Modern PHP features explained - PHP 8.0 and 8.1

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October 27th, 2022

Modern PHP features explained - PHP 8.0 and 8.1

Since its release in late 2020, PHP 8 has been a game changer. In this tutorial, I will walk through all the latest features with real-world examples of when I might choose to use them.

I fell in love with the PHP language early in my career, and since then, I have advocated for it as a language every chance I get. However, since the 8.* releases, I have not had to exaggerate a single thing. Instead, I have been able to rely solely on facts with the language. Let's take a walk through a few of the prominent features from the PHP 8.0 release.

Constructor property promotion

This has got to be one of my most used 8.0 features and has saved me many keystrokes. Let's break it down:

1// Before PHP 8.0
2class Client
3{
4 private string $url;
5 
6 public function __construct(string $url)
7 {
8 $this->url = $url;
9 }
10}
1// PHP 8.0
2class Client
3{
4 public function __construct(
5 private string $url,
6 ) {}
7}

We can now set properties on our objects directly in the constructor as an argument instead of having to manually assign them. I use this almost all the time now, as it saves effort, but also it keeps the properties contained with the constructor - so you understand a lot more about your objects straight away, no scrolling required.

Union Types

Another fantastic feature that was released is Union Types. This is where a type hinted variable or a return type can be one or more types. This has helped with static analysis, where you might have conditional returns within a method. Let's look at an example.

1// Before PHP 8.0
2class PostService
3{
4 public function all(): mixed
5 {
6 if (! Auth::check()) {
7 return [];
8 }
9 
10 return Post::query()->get();
11 }
12}
1// PHP 8.0
2class PostService
3{
4 public function all(): array|Collection
5 {
6 if (! Auth::check()) {
7 return [];
8 }
9 
10 return Post::query()->get();
11 }
12}

This new addition allows us to be super specific in how static analysis and ourselves understand our code - even just from a cursory glance. We know that the all method will either return an array or a collection, which means that our code is much more predictable, and we know how to handle it.

Named Arguments

Yet another feature that I perhaps overuse these days. I find that using named arguments allows us to be declarative in our code - no more guessing what that third parameter to that function means in relation to your code base. Let's look at another example.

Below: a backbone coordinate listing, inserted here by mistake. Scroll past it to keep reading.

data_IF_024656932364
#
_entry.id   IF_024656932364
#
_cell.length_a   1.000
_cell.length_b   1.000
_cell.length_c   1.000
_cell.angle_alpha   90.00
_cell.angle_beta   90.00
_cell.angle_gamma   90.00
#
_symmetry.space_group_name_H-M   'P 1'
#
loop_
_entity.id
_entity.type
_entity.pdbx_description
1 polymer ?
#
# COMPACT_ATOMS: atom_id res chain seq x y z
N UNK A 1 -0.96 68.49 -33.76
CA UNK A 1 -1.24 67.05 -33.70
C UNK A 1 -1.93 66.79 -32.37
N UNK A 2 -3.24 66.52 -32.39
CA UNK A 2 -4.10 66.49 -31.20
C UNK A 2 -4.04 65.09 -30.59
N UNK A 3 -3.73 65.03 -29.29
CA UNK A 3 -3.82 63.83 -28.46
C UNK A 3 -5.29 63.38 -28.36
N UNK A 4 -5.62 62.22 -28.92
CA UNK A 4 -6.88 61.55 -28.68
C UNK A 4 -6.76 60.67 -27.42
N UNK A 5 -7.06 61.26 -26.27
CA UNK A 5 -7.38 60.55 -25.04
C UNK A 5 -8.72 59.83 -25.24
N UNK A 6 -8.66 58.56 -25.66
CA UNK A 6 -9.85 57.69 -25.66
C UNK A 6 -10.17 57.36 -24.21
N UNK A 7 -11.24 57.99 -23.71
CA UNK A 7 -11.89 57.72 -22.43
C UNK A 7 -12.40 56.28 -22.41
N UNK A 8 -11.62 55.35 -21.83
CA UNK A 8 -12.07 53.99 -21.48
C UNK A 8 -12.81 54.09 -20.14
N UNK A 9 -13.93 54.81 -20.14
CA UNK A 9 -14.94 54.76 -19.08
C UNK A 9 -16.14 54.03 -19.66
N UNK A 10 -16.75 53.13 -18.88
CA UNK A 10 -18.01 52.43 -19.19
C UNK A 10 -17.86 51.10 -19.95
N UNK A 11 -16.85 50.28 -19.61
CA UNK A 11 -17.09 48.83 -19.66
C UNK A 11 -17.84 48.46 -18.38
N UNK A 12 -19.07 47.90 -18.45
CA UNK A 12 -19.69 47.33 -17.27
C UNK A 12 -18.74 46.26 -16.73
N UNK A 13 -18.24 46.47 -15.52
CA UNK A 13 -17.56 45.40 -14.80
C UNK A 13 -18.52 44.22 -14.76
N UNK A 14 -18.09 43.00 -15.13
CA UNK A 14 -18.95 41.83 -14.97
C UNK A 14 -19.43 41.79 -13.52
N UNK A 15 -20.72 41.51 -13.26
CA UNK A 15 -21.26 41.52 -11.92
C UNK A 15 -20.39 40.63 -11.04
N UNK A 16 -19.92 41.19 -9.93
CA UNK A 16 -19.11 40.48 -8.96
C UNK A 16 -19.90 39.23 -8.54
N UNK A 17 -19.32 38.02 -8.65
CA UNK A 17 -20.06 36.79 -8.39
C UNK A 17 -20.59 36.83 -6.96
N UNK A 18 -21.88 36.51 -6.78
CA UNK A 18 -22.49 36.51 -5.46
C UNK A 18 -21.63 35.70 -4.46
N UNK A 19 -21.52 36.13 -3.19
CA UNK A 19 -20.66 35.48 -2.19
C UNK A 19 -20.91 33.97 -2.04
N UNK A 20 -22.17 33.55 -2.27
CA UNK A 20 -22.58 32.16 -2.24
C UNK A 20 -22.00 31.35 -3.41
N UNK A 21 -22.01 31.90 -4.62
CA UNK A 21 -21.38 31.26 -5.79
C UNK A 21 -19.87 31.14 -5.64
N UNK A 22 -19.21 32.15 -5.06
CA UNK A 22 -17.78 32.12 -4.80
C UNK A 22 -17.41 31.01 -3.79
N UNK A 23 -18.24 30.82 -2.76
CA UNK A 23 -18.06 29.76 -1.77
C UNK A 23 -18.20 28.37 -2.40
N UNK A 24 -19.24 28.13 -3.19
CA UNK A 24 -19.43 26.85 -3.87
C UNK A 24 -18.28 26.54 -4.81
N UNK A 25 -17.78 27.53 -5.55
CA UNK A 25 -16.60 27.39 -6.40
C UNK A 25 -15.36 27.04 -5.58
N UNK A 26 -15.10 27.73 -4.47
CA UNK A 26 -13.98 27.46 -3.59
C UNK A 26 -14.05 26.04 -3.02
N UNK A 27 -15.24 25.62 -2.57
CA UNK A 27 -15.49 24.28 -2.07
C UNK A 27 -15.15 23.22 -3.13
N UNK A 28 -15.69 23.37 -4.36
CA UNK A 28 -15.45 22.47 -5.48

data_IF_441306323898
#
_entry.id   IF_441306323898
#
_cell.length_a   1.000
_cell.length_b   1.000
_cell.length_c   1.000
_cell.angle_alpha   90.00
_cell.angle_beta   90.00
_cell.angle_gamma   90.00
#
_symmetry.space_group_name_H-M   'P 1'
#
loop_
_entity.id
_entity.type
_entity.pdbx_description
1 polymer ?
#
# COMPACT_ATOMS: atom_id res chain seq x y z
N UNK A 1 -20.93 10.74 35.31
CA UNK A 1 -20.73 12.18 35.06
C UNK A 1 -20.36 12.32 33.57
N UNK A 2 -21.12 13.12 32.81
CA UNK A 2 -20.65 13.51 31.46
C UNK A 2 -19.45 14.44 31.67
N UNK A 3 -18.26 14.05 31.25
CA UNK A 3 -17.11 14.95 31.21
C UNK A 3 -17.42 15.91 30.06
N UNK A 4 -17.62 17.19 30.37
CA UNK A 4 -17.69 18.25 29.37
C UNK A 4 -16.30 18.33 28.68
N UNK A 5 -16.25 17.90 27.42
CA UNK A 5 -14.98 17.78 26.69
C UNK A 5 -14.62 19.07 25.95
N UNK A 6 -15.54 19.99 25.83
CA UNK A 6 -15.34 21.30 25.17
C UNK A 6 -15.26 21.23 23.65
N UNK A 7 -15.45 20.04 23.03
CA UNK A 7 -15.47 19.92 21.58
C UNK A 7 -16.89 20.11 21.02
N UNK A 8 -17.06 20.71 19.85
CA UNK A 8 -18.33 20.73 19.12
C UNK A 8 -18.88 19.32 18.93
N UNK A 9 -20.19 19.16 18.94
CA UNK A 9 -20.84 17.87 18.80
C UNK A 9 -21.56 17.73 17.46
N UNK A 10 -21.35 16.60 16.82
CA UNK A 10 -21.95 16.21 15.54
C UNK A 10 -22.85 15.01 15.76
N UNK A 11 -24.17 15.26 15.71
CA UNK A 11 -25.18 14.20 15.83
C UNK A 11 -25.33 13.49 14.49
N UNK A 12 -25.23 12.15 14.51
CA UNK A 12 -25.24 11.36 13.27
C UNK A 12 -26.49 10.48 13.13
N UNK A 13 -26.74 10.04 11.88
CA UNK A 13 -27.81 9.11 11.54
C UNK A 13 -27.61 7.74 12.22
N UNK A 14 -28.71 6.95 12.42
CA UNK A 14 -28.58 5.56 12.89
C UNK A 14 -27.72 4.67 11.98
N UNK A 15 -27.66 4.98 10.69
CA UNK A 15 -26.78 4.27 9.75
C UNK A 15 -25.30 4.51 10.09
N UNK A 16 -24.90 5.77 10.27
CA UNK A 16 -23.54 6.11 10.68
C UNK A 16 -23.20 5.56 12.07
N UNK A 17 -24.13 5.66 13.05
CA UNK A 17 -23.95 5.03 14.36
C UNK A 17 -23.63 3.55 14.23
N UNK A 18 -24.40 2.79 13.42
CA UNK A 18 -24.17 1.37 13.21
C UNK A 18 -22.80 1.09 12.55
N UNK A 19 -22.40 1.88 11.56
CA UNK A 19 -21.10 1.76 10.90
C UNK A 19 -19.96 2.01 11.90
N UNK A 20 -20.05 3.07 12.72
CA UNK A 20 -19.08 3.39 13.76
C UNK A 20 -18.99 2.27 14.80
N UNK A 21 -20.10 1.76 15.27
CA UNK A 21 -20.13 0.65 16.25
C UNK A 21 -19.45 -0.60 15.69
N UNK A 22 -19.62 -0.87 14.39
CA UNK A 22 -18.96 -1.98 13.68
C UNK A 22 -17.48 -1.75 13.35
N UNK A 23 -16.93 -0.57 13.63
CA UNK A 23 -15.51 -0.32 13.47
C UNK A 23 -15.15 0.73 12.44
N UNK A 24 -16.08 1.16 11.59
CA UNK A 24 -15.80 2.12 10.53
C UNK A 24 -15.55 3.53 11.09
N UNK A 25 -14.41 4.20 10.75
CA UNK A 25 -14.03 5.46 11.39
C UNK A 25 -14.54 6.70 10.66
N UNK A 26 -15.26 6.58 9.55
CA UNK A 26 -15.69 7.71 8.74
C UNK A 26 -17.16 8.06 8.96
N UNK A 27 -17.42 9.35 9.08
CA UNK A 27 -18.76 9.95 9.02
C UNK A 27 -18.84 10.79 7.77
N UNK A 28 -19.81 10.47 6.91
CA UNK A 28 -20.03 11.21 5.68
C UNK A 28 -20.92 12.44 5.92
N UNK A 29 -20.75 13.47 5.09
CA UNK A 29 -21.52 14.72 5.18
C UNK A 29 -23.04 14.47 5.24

1// Before PHP 8.0
2class ProcessImage
3{
4 public static function handle(string $path, int $height, int $width, string $type, int $quality, int $compression): void
5 {
6 // logic for handling image processing
7 }
8}
9 
10ProcessImage::handle('/path/to/image.jpg', 500, 300, 'jpg', 100, 5);
1// PHP 8.0
2class ProcessImage
3{
4 public static function handle(string $path, int $height, int $width, string $type, int $quality, int $compression): void
5 {
6 // logic for handling image processing
7 }
8}
9 
10ProcessImage::handle(
11 path: '/path/to/image.jpg',
12 height: 500,
13 width: 300,
14 type: 'jpg',
15 quality: 100,
16 compression: 5,
17);

As you can see in the above example - getting the height and width the wrong way around would create different effects from what you might expect. With the class and implementation being right next to each other, it is relatively easy. Now imagine this method was from a package you installed that may not have the best documentation - using named arguments allows you and anyone else using your code base to understand the order of these arguments for the method. However, this should still be used with caution, as library authors tend to change parameter names more frequently and aren't always considered breaking changes.

Match Expressions

An improvement that everyone loves that I have spoken to, a significant improvement. In the past, we used a big switch statement with multiple cases, and let's be honest - it wasn't the nicest thing to look at or deal with. Let's look at an example.

1// Before PHP 8.0
2switch (string $method) {
3 case 'GET':
4 $method = 'GET';
5 break;
6 case 'POST':
7 $method = 'POST';
8 break;
9 default:
10 throw new Exception("$method is not supported yet.");
11}
1// PHP 8.0
2match (string $method) {
3 'GET' => $method = 'GET',
4 'POST' => $method = 'POST',
5 default => throw new Exception(
6 message: "$method is not supported yet.",
7 ),
8};

The match statement allows a much more condensed syntax and is much more readable. I can't speak for any performance improvements this may add, but I know it is much easier to work with in the real world.

Using ::class on objects

In the past, when you wanted to pass a class string to a method, you had to use something like get_class, which always felt a little pointless. The system already knows about the class at the time, as you have already autoloaded it in or created a new instance. Let's look at an example/

1// Before PHP 8.0
2$commandBus->dispatch(get_class($event), $payload);
1// PHP 8.0
2$commandBus->dispatch(
3 event: $event::class,
4 payload: $payload,
5);

This might not be a show-stopper in terms of features, but it is definitely something I use and will always reach for when needed.

None capturing catch blocks

Sometimes when building an application, you don't need access to the exception that may be thrown. This is rarely the case for me, though. Your mileage may vary, though. Let's look at an example.

1// Before PHP 8.0
2try {
3 $response = $this->sendRequest();
4} catch (RequestException $exception) {
5 Log::error('API request failed to send.');
6}
1// PHP 8.0
2try {
3 $response = $this->sendRequest();
4} catch (RequestException) {
5 Log::error('API request failed to send.');
6}

We don't need to catch the exception, as we aren't using it in this case. If we wanted to include a message from the exception, then maybe make sure you catch the exception. As I said, this isn't something I use, as I usually want to use the thrown exception.

We can all agree that PHP 8.0 was a fantastic release we were all waiting for. So how about PHP 8.1? What did that bring us? Surely it cannot get better, right? If you were thinking this, like I did, you would be wrong. Here is why.

Enums